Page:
A router is a networking device that forwards data packets between computer networks. Routers represents “traffic cops” for your small business network. They keep data moving efficiently among multiple network sites as well as to your Internet service provider (ISP), and “translate” different media types and protocols.
Use of Router
To keep networks up and running, routers connect computers and other devices such as printers, allowing them to “talk” to each other. They analyze the data that’s sent over networks, change how it’s packaged, and then send it to another network or over a different type of network.
Features of Routers
- Works on the network layer of the OSI reference model and communicate with neighbor devices on the concept of IP addressing and sub netting.
- The main components of routers are the central processing unit (CPU), flash memory, non-volatile RAM, RAM, network interface card, and console.
- Routers have a different kind of multiple ports like fast-Ethernet port, gigabit, and STM link port. All ports support high-speed network connectivity.
- Depending upon the type of port needed in the network the user can configure them accordingly.
- Routers carry out the data encapsulation and decapsulation process to filter out the unwanted interference.
- Routers have the inbuilt intelligence to route traffic in a big networking system by treating the sub-networks as an intact network. They have the capability to analyze the type of next link and hop connected with it which makes them superior to other layer-3 devices such as switch and bridges.
- Routers always work in master and slave mode thus provides redundancy. Both routers will have the same configurations at the software and hardware level if the master fails then the slave will act as Master and perform its entire tasks. Thus saves the complete network failure.
Types of routers
There are three types of routers in the market. These types are the main categories.
Broadband routers can do different types of things. Broadband routers can be used to connect computers or to connect to the Internet.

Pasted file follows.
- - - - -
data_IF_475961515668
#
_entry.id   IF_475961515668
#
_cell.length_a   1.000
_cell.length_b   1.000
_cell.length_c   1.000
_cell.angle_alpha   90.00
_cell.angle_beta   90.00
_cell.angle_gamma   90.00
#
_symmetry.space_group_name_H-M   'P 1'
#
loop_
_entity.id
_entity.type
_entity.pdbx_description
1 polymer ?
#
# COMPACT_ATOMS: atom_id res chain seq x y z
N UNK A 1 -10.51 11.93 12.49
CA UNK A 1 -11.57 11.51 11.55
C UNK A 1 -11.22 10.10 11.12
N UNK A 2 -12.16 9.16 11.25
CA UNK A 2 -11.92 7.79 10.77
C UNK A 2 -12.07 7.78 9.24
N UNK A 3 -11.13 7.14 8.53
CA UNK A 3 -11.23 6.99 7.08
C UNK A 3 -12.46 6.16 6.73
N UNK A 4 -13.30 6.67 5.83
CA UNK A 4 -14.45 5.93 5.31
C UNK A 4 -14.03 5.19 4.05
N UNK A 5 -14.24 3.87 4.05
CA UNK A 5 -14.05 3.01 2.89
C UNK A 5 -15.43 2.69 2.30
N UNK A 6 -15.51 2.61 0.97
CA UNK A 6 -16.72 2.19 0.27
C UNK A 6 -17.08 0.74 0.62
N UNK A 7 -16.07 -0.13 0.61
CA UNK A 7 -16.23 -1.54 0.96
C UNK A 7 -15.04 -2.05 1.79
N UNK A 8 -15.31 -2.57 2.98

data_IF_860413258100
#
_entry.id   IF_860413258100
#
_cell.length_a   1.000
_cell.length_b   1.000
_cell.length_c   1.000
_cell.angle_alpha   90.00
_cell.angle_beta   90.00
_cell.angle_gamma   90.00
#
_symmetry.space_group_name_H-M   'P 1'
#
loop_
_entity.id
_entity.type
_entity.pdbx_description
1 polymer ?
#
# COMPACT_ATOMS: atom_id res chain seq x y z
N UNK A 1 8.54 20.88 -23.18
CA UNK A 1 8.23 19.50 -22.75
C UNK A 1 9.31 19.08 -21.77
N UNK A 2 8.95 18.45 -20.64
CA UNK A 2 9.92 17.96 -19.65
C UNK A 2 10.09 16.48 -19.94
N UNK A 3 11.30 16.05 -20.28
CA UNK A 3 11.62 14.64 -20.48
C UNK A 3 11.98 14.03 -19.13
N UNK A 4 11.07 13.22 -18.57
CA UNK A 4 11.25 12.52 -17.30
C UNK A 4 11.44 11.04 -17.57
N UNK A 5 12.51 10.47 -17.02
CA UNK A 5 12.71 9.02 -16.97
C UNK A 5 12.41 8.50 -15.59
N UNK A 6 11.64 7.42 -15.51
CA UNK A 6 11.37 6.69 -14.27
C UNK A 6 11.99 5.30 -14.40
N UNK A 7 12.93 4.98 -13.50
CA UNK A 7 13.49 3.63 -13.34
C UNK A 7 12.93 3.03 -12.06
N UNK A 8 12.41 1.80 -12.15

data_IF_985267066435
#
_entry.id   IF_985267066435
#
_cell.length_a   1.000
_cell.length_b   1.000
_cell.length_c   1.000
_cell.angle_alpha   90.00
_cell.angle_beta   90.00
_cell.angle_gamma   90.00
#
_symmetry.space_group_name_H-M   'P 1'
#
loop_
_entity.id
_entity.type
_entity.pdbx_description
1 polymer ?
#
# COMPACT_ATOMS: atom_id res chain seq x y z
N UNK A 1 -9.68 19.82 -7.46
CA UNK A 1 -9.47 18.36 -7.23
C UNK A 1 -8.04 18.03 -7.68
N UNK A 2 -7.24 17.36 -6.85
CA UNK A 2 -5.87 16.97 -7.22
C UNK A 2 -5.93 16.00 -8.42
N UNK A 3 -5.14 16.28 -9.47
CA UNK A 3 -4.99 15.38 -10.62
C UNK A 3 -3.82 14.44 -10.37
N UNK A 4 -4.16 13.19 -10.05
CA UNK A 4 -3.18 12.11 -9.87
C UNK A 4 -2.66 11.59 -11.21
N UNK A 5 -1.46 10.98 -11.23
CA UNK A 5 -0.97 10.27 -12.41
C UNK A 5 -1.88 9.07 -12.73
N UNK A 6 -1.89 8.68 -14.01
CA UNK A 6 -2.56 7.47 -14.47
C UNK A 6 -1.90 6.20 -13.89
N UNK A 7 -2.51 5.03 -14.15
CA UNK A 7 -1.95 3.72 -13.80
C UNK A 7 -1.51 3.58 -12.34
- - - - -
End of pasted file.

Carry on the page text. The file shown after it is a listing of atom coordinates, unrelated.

If you connect to the internet through phone and using Voice over IP technology (VOIP) then you need broadband router. These are often a special type of modem (ADSL) that will have both Ethernet and phone jacks.
Subscriber Edge Routers
This type of router belongs to an end user (enterprise) organization. It’s configured to broadcast external BGP to its provider’s AS(s).
Inter-provider Border Routers
This type of router is for Interconnecting ISPs. This is a BGP speaking router that maintains BGP sessions with other BGP speaking routers in other providers’ ASes.
Wired and wireless routers
These routers are mostly used in homes and small offices. Wired routers share data over cables and create wired local area networks (LANs), while wireless routers use antennas to share data and create wireless local area networks (WLANs).
This is a wired or wireless router that distributes data packets between one or more networks but not within a network. As their name indicates, edge routers are placed at the edge or boundary of networks, and typically connect to Internet service providers (ISPs) or other organizations’ networks. Their job is to keep your network communicating smoothly with other networks.
These wired or wireless routers distribute data packets within networks, but not between multiple networks. They’re designed to become the backbone of your network and do the heavy lifting of data transfer, which is why they’re usually high-performance.
Unlike physical routers, virtual routers are pieces of software that allow computers and servers to operate like routers. They’ll share data packets just as physical routers do. They can offer more flexibility than physical devices since they can be scaled as the business grows; they can also help get remote offices up and running on your network more quickly.
How do businesses use routers?
Routers manage all kinds of business communications, from data and voice to video and Wi-Fi access. How routers can help:
Sharing business applications – Routers can help you share business applications with workers, even those in different locations, so that everyone has equal access to critical tools and can improve their productivity. Routers can also provide access to advanced applications and enable useful business services, such as IP voice and videoconferencing.
Improving access to information – Workers need fast access to information so they can make better decisions. Routers help provide access, so workers have visibility into business data.
Enhancing customer service – Today’s customers expect fast responses to their questions as well as personalized service. To meet these demands, businesses need responsive and reliable networks, which routers can provide.
Reducing operating costs – Routing technology can positively impact your business’s bottom line–for example, saving money by using shared printers and servers that can be accessed by everyone on the network. With routers and a reliable network, you can grow your small business infrastructure without constantly replacing technology.